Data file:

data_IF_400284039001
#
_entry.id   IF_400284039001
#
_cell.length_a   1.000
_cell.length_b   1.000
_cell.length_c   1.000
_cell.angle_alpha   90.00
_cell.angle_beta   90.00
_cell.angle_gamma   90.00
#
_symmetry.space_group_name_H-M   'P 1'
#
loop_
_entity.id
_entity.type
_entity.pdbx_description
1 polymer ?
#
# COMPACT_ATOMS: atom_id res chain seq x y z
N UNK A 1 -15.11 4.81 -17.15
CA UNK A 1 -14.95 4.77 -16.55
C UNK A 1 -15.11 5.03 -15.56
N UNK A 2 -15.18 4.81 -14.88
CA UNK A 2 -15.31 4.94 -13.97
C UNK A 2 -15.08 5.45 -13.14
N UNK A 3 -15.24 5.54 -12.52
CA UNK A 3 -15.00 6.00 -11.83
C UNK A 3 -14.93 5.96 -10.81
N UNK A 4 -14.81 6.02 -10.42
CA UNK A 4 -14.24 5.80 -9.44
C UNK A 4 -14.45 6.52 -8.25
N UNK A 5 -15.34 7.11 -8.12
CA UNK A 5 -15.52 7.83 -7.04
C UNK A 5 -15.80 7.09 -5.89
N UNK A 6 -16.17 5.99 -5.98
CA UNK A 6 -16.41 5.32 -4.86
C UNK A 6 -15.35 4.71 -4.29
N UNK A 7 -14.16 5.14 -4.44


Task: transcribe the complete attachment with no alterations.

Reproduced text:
data_IF_400284039001
#
_entry.id   IF_400284039001
#
_cell.length_a   1.000
_cell.length_b   1.000
_cell.length_c   1.000
_cell.angle_alpha   90.00
_cell.angle_beta   90.00
_cell.angle_gamma   90.00
#
_symmetry.space_group_name_H-M   'P 1'
#
loop_
_entity.id
_entity.type
_entity.pdbx_description
1 polymer ?
#
# COMPACT_ATOMS: atom_id res chain seq x y z
N UNK A 1 -15.11 4.81 -17.15
CA UNK A 1 -14.95 4.77 -16.55
C UNK A 1 -15.11 5.03 -15.56
N UNK A 2 -15.18 4.81 -14.88
CA UNK A 2 -15.31 4.94 -13.97
C UNK A 2 -15.08 5.45 -13.14
N UNK A 3 -15.24 5.54 -12.52
CA UNK A 3 -15.00 6.00 -11.83
C UNK A 3 -14.93 5.96 -10.81
N UNK A 4 -14.81 6.02 -10.42
CA UNK A 4 -14.24 5.80 -9.44
C UNK A 4 -14.45 6.52 -8.25
N UNK A 5 -15.34 7.11 -8.12
CA UNK A 5 -15.52 7.83 -7.04
C UNK A 5 -15.80 7.09 -5.89
N UNK A 6 -16.17 5.99 -5.98
CA UNK A 6 -16.41 5.32 -4.86
C UNK A 6 -15.35 4.71 -4.29
N UNK A 7 -14.16 5.14 -4.44